Many of the poems written by Thomas Hardy reckon with life’s various anguishes, from existential exhaustion to the long-suffering grief of losing a loved one. ‘To Life’ isn’t devoted to any sorrow in particular and instead wrestles with the perpetually disappointing and depressing nature of reality.
One that takes the shape of an extended metaphor that personifies life as a hapless vagabond who disturbs and unnerves the speaker with their very presence. Its use of figurative language causes it to stand out as one of the more unique and original pieces the poet wrote as an expression of life’s miseries and the all-too-human desire to fashion (no matter how illusory or deluded) respite from them.
To Life Thomas HardyO Life with the sad seared face, I weary of seeing thee,And thy draggled cloak, and thy hobbling pace, And thy too-forced pleasantry!I know what thou would’st tell Of Death, Time, Destiny—I have known it long, and know, too, well What it all means for me.But canst thou not array Thyself in rare disguise,And feign like truth, for one mad day, That Earth is Paradise?I’ll tune me to the mood, And mumm with thee till eve;And maybe what as interlude I feign, I shall believe!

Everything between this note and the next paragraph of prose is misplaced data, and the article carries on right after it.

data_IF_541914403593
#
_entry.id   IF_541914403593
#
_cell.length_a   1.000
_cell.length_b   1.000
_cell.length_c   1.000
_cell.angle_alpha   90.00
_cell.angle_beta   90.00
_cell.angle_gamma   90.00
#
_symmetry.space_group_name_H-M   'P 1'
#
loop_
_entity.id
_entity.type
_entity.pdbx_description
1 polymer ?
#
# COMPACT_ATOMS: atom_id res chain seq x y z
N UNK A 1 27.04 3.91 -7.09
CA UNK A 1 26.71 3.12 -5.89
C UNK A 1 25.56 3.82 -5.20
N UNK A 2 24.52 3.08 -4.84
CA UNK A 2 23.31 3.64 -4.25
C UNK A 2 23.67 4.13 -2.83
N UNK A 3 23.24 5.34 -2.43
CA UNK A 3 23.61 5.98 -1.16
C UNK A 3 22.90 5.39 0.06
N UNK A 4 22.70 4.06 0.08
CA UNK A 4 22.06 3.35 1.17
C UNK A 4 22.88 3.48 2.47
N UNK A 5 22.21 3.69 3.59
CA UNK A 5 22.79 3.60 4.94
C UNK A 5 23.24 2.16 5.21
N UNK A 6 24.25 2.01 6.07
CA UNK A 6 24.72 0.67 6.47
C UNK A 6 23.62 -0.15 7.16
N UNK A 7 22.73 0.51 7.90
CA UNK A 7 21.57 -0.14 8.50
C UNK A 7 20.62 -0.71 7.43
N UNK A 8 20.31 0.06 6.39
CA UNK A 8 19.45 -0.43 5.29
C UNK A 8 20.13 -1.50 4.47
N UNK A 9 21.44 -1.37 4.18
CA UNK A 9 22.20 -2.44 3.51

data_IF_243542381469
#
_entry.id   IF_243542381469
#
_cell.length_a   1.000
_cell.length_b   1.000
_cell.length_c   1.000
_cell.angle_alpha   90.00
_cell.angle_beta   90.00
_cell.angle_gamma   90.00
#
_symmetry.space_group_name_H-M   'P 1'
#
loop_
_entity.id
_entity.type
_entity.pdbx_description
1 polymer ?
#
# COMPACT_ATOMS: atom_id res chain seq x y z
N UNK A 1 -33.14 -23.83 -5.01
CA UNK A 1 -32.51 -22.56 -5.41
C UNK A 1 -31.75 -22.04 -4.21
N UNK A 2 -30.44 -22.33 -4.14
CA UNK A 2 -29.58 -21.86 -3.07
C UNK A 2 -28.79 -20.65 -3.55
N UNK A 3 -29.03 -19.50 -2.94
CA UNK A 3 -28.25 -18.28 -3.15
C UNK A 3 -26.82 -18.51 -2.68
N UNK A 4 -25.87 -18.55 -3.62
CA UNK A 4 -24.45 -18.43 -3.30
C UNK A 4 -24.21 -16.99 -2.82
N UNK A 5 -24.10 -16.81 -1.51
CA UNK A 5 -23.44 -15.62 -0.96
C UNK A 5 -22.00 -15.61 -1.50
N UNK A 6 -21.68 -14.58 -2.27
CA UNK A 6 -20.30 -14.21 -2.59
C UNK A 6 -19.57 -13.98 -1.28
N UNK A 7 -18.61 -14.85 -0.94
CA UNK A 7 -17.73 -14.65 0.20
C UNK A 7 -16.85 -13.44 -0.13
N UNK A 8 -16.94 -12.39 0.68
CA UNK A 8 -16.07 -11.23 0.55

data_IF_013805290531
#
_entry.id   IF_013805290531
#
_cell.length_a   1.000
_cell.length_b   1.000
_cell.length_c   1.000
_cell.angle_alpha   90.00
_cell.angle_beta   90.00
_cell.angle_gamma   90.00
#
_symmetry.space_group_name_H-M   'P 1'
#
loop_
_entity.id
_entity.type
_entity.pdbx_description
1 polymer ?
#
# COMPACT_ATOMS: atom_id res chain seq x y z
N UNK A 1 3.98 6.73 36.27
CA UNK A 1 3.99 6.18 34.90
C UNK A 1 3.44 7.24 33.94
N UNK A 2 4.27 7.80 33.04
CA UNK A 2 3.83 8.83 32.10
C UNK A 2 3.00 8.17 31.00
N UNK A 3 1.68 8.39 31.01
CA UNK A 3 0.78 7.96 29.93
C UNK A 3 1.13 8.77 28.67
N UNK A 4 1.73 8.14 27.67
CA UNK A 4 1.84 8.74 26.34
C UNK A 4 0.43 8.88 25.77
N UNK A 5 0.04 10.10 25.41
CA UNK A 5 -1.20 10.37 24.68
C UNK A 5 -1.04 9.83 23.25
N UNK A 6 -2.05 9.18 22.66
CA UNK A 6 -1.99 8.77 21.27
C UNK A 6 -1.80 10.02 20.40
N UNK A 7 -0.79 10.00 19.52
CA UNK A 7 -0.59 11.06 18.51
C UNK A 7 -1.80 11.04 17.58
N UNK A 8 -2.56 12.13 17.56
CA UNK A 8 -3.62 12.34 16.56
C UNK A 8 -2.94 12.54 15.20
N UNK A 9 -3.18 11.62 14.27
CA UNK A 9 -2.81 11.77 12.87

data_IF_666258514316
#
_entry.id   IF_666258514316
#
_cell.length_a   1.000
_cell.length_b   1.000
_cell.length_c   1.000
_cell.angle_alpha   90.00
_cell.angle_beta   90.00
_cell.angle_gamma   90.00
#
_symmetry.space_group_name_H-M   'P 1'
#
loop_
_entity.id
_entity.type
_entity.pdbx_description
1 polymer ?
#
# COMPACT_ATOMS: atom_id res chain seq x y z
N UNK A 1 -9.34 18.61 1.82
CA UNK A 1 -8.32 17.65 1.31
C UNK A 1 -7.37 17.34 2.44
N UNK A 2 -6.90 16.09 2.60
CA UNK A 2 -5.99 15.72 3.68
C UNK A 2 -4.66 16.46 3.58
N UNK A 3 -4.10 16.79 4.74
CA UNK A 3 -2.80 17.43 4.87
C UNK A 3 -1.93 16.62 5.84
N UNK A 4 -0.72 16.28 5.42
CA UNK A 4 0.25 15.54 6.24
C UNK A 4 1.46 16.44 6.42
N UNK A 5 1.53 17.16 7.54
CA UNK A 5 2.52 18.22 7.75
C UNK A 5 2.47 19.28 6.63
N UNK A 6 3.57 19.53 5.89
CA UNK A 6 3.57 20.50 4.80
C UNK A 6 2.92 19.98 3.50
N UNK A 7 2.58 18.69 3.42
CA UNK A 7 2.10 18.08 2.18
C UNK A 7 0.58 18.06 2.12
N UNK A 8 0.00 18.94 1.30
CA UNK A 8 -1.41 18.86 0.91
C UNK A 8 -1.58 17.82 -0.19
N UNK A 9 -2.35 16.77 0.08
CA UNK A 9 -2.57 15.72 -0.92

Explore To Life
‘To Life’ by Thomas Hardy is a poem that imagines life as a bedraggled stranger who disheartens the speaker with their appearance.
‘To Life’ opens with the speaker addressing life as if they were a real person. They described them as having a “sad seared face” and wearing a heavily soiled cloak. Their distasteful appearance and gait are made all the more dismaying because of their noticeably strained politeness.
The speaker then claims to know what life would tell them regarding death, time, and destiny. Revealing they’ve known for a long time the hidden truths each has to offer and “what it all means” for them. They then ask life to improve their appearance and put on a rarer “disguise” with which to at least pretend — “for one mad day” — that earth is really a paradise.
Structure and Form
‘To Life’ makes use of some of the following literary devices:
- Metaphor: throughout the poem Hardy uses the description of life’s appearance as a means of relating to life’s joys and sorrows. “But canst thou not array / Thyself in rare disguise” (9-10) is an example of the metaphor used to compare their outfit with their temperament.
- Personification: The poem imbues life with qualities reserved for humans, as when the speaker refers to their “sad seared face” (1).